It’s a Wednesday night and Victoria Grizzlies president and alternate governor John Wilson is in his usual perch, high atop The Q Centre, looking down at ice level.
His eyes peer across the Colwood facility as he notices the mid-week crowd, or lack of one.
With numbers in the stands constantly slipping (attendance was listed at 607 on the team website, but there wasn’t more than 350 in the seats on Wednesday), Wilson, like many sports fans in the area, realizes there is a problem.
In early December last season, the Grizzlies were averaging 1,087 fans per game.
“Absolutely, it’s concerning, but it is a Wednesday night and one of the last place teams [Cowichan Valley] in the league is here. It is concerning, we have to do better and we need the community’s support. Junior hockey is a challenge at every level now,” Wilson said when pressed about declining attendance.
“We need to average 1,000 on weekday games and on weekend games we need 1,500 to make this a viable business plan.”
So far this season, it has been nowhere near those numbers.
Attendance figures on the B.C. Hockey League website state the Grizzlies have averaged 808 fans an outing, which is a bit of a stretch. Yes, the team has sold more tickets than last year, but ticketholders are obviously not all showing up.
The Chilliwack Chiefs lead the 16-team loop with 2,415 fans a night, just ahead of Penticton’s 2,325. It then dips to Vernon’s 1,746 and then spirals to 1,215 for Nanaimo, as the Clippers are currently backing a winner.
Only three other teams average slightly more than 1,000 fans a night, which leaves people wondering just how long this league — in its current state — can survive?
“I don’t know everyone’s books, but I think this league perhaps grew too big for its britches at one time and now it’s right-sizing itself into community teams,” added Wilson. “They need to know where they need to be in size, budget and expectations, as far as revenue and expenses.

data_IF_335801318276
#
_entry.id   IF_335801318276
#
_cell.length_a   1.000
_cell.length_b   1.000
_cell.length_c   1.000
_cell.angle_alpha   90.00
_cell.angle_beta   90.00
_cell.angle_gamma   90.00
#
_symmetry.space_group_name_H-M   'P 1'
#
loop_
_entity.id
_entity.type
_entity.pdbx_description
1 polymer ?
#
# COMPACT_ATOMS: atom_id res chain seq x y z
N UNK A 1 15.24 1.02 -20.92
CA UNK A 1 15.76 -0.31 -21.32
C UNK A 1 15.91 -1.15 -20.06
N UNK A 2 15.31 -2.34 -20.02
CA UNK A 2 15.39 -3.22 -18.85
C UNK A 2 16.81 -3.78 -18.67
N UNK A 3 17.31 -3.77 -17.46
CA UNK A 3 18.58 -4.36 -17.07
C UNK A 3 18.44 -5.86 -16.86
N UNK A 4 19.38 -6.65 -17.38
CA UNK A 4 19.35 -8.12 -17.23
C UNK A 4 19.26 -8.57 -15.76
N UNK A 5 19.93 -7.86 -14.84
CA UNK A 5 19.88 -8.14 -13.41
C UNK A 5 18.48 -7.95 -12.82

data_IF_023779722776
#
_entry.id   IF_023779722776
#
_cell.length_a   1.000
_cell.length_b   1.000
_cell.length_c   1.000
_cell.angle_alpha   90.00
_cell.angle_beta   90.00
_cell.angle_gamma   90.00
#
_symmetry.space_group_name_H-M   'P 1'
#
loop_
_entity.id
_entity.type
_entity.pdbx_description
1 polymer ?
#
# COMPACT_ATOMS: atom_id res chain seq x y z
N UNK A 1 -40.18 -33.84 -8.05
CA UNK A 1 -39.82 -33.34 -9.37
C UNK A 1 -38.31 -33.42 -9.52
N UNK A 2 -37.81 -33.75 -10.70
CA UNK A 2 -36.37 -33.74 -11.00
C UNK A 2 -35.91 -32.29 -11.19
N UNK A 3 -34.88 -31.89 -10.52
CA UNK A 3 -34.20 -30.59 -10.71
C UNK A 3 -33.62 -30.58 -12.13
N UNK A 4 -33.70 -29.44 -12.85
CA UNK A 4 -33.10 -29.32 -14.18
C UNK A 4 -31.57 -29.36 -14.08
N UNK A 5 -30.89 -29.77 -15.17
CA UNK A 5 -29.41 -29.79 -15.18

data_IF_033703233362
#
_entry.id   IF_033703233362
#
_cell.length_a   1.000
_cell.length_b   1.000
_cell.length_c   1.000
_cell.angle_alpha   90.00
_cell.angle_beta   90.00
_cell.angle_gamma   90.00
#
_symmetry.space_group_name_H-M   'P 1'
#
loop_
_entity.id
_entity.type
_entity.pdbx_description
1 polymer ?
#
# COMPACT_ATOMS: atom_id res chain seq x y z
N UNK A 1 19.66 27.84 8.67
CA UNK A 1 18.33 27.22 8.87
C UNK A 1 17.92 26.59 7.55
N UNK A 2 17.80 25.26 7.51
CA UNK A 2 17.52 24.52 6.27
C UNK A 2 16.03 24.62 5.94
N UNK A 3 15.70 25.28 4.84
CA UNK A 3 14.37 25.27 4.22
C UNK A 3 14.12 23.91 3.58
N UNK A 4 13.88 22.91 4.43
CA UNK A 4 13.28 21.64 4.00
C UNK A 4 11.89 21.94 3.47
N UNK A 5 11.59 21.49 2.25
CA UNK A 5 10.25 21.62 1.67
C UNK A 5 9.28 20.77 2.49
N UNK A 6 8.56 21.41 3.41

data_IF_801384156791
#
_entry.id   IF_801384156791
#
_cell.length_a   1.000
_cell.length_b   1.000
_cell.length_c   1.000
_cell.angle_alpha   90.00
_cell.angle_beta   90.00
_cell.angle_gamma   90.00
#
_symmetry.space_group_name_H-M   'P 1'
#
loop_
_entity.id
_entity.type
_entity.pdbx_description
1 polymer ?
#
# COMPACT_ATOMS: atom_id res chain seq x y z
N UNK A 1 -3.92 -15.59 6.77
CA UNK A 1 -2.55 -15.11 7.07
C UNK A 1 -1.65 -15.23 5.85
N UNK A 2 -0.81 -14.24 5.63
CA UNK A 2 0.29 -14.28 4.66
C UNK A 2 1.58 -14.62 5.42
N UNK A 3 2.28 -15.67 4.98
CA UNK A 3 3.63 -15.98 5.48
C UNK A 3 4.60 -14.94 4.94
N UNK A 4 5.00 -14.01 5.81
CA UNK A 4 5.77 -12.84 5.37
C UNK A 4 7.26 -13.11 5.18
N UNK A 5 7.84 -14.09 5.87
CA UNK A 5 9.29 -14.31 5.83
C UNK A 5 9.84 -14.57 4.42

“That’s what this new ownership group is doing,” Wilson said of his group, which actually grew to 10 with the addition of Sonya Saujani and Lee Richardson in the off-season. “We’re not even a year in [as a group]. A lot of us are learning and trying different things to make a better effort within the community and improve this attendance.”
So far, it’s not working, but they aren’t giving up.
“You have to remember what this league does for kids and families,” said Wilson. “This league has 75 per cent of players going on to full-ride [$100,000] scholarships. This is a valuable league to people’s hockey aspirations and educational aspirations. There is a great skill-set and there are still lots of players that take that next step into the NHL.”
But it obviously is losing touch with what brings fans into the arenas from the Island to the mainland and on to the Interior.
“Sure, we’re a little bit worried,” Wilson admitted of his own team, which has an operating budget of $700,000-plus a season. “We need the community to support us more. We’re trying to get the team back into the community. Mid-week games are tough, not only for the Grizzlies, but all associations and teams in Victoria, in the winter time. In particular now, with the ability to get any NHL game on TV on any given night. Sunday games are up against the NFL, so that’s tough as well.”
So how do you fix the problem?
“We have to be a community team. We’re trying to get back into the community and have our players out in the community. It will come,” stressed Wilson.
Yet, this team only has a handful of local players, which may be another concern.
“We have to make sure we’re providing that entertainment. I think we are, but we have to get the word out that we need the community’s support and we have to do a better job of marketing the team,” said Wilson. “We need to be better, but I wouldn’t say it’s failing.
“What business doesn’t have worries about next year?” Wilson replied when asked about the future of this club. “We need people to come out and support from a marketing level, sponsorship level and attendance level — without a doubt.
“We have 10 people [owners] heavily involved in the community and other businesses, who have put in their money and decided that they want the Grizzlies to stay in the community and they’re working hard to do that.”
And moving the club is the furthest thing in their mind.
“Have we been approached about selling the club? Yes. About moving it? No,” Wilson added. “There have been locals and non-local interested buyers, who are kicking tires, but I think that happens in junior hockey a lot.”
The problem is getting fans to come out to watch it.